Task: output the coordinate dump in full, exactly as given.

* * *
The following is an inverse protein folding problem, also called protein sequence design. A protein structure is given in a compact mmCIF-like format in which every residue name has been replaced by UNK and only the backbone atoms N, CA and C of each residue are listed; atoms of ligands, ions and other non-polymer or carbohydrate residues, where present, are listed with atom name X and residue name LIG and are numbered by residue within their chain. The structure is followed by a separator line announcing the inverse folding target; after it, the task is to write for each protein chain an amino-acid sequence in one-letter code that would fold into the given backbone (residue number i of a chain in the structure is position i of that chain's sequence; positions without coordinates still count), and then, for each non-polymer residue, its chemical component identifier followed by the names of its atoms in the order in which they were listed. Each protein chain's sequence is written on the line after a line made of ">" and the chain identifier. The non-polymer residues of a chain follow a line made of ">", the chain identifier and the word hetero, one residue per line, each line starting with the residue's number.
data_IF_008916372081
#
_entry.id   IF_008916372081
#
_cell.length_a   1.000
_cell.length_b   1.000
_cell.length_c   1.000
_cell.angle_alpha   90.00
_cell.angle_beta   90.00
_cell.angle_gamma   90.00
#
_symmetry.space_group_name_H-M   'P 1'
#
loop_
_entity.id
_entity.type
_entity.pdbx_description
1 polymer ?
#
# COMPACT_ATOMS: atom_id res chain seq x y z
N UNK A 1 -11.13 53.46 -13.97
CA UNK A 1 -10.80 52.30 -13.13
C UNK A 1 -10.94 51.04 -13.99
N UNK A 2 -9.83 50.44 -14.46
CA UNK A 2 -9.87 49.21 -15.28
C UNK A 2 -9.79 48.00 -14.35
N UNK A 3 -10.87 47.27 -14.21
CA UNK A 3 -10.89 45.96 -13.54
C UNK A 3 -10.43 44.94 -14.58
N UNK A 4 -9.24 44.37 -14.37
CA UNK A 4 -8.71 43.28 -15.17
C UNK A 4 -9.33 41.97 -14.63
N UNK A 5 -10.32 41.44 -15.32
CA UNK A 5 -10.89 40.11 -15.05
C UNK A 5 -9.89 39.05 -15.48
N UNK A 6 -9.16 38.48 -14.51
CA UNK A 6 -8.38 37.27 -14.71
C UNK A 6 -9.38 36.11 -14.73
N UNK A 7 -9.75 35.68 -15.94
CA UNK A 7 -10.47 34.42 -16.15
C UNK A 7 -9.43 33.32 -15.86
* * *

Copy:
The following is an inverse protein folding problem, also called protein sequence design. A protein structure is given in a compact mmCIF-like format in which every residue name has been replaced by UNK and only the backbone atoms N, CA and C of each residue are listed; atoms of ligands, ions and other non-polymer or carbohydrate residues, where present, are listed with atom name X and residue name LIG and are numbered by residue within their chain. The structure is followed by a separator line announcing the inverse folding target; after it, the task is to write for each protein chain an amino-acid sequence in one-letter code that would fold into the given backbone (residue number i of a chain in the structure is position i of that chain's sequence; positions without coordinates still count), and then, for each non-polymer residue, its chemical component identifier followed by the names of its atoms in the order in which they were listed. Each protein chain's sequence is written on the line after a line made of ">" and the chain identifier. The non-polymer residues of a chain follow a line made of ">", the chain identifier and the word hetero, one residue per line, each line starting with the residue's number.
data_IF_008916372081
#
_entry.id   IF_008916372081
#
_cell.length_a   1.000
_cell.length_b   1.000
_cell.length_c   1.000
_cell.angle_alpha   90.00
_cell.angle_beta   90.00
_cell.angle_gamma   90.00
#
_symmetry.space_group_name_H-M   'P 1'
#
loop_
_entity.id
_entity.type
_entity.pdbx_description
1 polymer ?
#
# COMPACT_ATOMS: atom_id res chain seq x y z
N UNK A 1 -11.13 53.46 -13.97
CA UNK A 1 -10.80 52.30 -13.13
C UNK A 1 -10.94 51.04 -13.99
N UNK A 2 -9.83 50.44 -14.46
CA UNK A 2 -9.87 49.21 -15.28
C UNK A 2 -9.79 48.00 -14.35
N UNK A 3 -10.87 47.27 -14.21
CA UNK A 3 -10.89 45.96 -13.54
C UNK A 3 -10.43 44.94 -14.58
N UNK A 4 -9.24 44.37 -14.37
CA UNK A 4 -8.71 43.28 -15.17
C UNK A 4 -9.33 41.97 -14.63
N UNK A 5 -10.32 41.44 -15.32
CA UNK A 5 -10.89 40.11 -15.05
C UNK A 5 -9.89 39.05 -15.48
N UNK A 6 -9.16 38.48 -14.51
CA UNK A 6 -8.38 37.27 -14.71
C UNK A 6 -9.38 36.11 -14.73
N UNK A 7 -9.75 35.68 -15.94
CA UNK A 7 -10.47 34.42 -16.15
C UNK A 7 -9.43 33.32 -15.86